Four-wheel-drive models come with a standard floor-mounted transfer case lever that allows shifting in or out of 4WD High on the move. An electrically engaged transfer case operated by a dashboard switch is optional.

Driving Impressions
General Motors, Dodge and Toyota are frantically trying to catch the F-150, the perennial sales leader, but Ford finds new ways to keep its full-size pickup at the front of the herd. The F-150 at least matches its rivals in the work categories and exceeds them in the convenience and comfort areas with features like the adjustable pedals and four-door SuperCrew.

If you are shopping for a full-size pickup, the F-150 is a great starting point.

 

Reported by Rick Popely  for cars.com
From the cars.com 2001 Buying Guide

Consumer Reviews

What drivers are saying

4.3
60 reviews — Read All reviews
Exterior Styling
(4.4)
Performance
(4.2)
Interior Design
(4.2)
Comfort
(4.5)
Reliability
(4.2)
Value For The Money
(4.4)

Read reviews that mention:

(5.0)

I just love my truck

by Dan the Man from apache junction on December 8, 2019

The truck I purchased is fantastic. I really enjoy driving it. The people at this dealer ship really care that you are HAPPY customer, from the GM to the service are fantastic Read full review

(5.0)

Best vehicle, period, I have ever owned.

by Oscar from Wilmilton, N.C. on November 2, 2019

I pull a 9-ton boat, 10.4 x 36' with ease and have no problems at all, twin 300HP engines, 310 gallons of fuel 80 gallons of water, etc, etc. Hills are no problems either. I keep the speed at 60 mph ... Read full review

Safety

Recalls and crash tests

Recalls

The 2001 Ford F-150 currently has 19 recalls


Crash and Rollover Test Ratings

The 2001 Ford F-150 has not been tested.

Latest 2001 F-150 Stories

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Cars.com Car Seat Check

Certified child passenger safety technicians conduct hands-on tests of a car’s Latch system and check the vehicle’s ability to accommodate different types of car seats. The F-150 received the following grades on a scale of A-F.*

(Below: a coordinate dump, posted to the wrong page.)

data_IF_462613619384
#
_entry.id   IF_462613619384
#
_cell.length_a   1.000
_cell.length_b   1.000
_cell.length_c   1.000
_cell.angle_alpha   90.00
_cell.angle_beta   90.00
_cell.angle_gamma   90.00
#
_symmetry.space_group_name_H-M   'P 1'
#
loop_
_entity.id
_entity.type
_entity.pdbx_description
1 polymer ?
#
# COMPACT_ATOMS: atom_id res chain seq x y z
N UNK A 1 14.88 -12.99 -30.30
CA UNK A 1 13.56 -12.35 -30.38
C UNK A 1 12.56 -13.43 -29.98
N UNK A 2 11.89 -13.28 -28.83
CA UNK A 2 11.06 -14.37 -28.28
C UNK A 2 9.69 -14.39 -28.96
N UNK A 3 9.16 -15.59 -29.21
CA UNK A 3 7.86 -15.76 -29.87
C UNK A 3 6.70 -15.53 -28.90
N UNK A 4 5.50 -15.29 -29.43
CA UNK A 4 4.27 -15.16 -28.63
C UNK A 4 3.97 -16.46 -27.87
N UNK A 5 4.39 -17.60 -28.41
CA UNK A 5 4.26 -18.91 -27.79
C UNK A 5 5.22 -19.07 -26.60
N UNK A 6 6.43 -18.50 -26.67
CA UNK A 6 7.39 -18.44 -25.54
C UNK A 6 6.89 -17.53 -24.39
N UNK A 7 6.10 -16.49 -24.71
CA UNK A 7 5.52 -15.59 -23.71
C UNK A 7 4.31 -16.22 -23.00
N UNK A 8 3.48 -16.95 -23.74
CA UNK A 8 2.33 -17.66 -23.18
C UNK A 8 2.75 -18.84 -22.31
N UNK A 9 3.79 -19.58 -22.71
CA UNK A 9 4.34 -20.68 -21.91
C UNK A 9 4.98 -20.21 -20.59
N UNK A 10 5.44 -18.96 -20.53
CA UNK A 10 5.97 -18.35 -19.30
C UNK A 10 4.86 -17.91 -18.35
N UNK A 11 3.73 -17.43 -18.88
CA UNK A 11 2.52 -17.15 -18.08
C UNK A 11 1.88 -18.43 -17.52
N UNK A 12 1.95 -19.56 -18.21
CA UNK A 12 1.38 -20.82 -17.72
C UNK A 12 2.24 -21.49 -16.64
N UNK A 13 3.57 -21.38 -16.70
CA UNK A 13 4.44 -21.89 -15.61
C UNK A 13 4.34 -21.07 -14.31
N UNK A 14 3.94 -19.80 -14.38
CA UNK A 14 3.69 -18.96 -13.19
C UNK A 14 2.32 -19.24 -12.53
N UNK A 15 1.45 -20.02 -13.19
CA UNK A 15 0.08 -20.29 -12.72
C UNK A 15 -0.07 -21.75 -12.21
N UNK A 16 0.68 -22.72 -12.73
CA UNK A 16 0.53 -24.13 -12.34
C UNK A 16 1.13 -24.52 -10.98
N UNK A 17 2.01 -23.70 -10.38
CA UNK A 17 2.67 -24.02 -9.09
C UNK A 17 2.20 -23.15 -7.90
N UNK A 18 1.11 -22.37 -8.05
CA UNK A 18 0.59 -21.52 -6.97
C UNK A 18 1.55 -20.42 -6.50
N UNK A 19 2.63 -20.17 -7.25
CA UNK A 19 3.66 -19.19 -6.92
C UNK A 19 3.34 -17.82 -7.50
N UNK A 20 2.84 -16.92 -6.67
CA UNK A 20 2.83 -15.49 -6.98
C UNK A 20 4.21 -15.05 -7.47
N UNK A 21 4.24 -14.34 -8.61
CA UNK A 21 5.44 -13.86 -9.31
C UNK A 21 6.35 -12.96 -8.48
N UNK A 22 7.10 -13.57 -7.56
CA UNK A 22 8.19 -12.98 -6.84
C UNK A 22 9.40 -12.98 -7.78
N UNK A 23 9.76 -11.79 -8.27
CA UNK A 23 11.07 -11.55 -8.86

* This score may not apply to all trims, especially for vehicles with multiple body styles that affect the space and design of the seating.

Warranty FAQs

What is a Bumper-to-Bumper warranty?

Often called a basic warranty or new-vehicle warranty, a bumper-to-bumper policy covers components like air conditioning, audio systems, vehicle sensors, fuel systems and major electrical components. Most policies exclude regular maintenance like fluid top offs and oil changes, but a few brands have separate free-maintenance provisions, and those that do offer them is slowly rising. Bumper-to-bumper warranties typically expire faster than powertrain warranties.

What is a Powertrain warranty?

Don't be misled a 10-year or 100,000-mile powertrain warranty doesn't promise a decade of free repairs for your car. It typically covers just the engine and transmission, along with any other moving parts that lead to the wheels, like the driveshaft and constant velocity joints. Some automakers also bundle seat belts and airbags into their powertrain warranties. With a few exceptions, powertrain warranties don't cover regular maintenance like engine tuneups and tire rotations.

What is included in Roadside Assistance?

Some automakers include roadside assistance with their bumper-to-bumper or powertrain warranties, while others have separate policies. These programs cover anything from flat-tire changes and locksmith services to jump-starts and towing. Few reimburse incidental costs like motel rooms (if you have to wait for repairs).

What other services could be included in a warranty?

Some automakers include free scheduled maintenance for items such as oil changes, air filters and tire rotations. Some include consumables including brake pads and windshield wipers; others do not. They are typically for the first couple of years of ownership of a new car.

What does CPO mean?

A certified pre-owned or CPO car has been inspected to meet minimum quality standards and typically includes some type of warranty. While dealers and third parties certify cars, the gold standard is an automaker-certified vehicle that provides a factory-backed warranty, often extending the original coverage. Vehicles must be in excellent condition and have low miles and wear to be certified, which is why off-lease vehicles feed many CPO programs.

See also the latest CPO incentives by automaker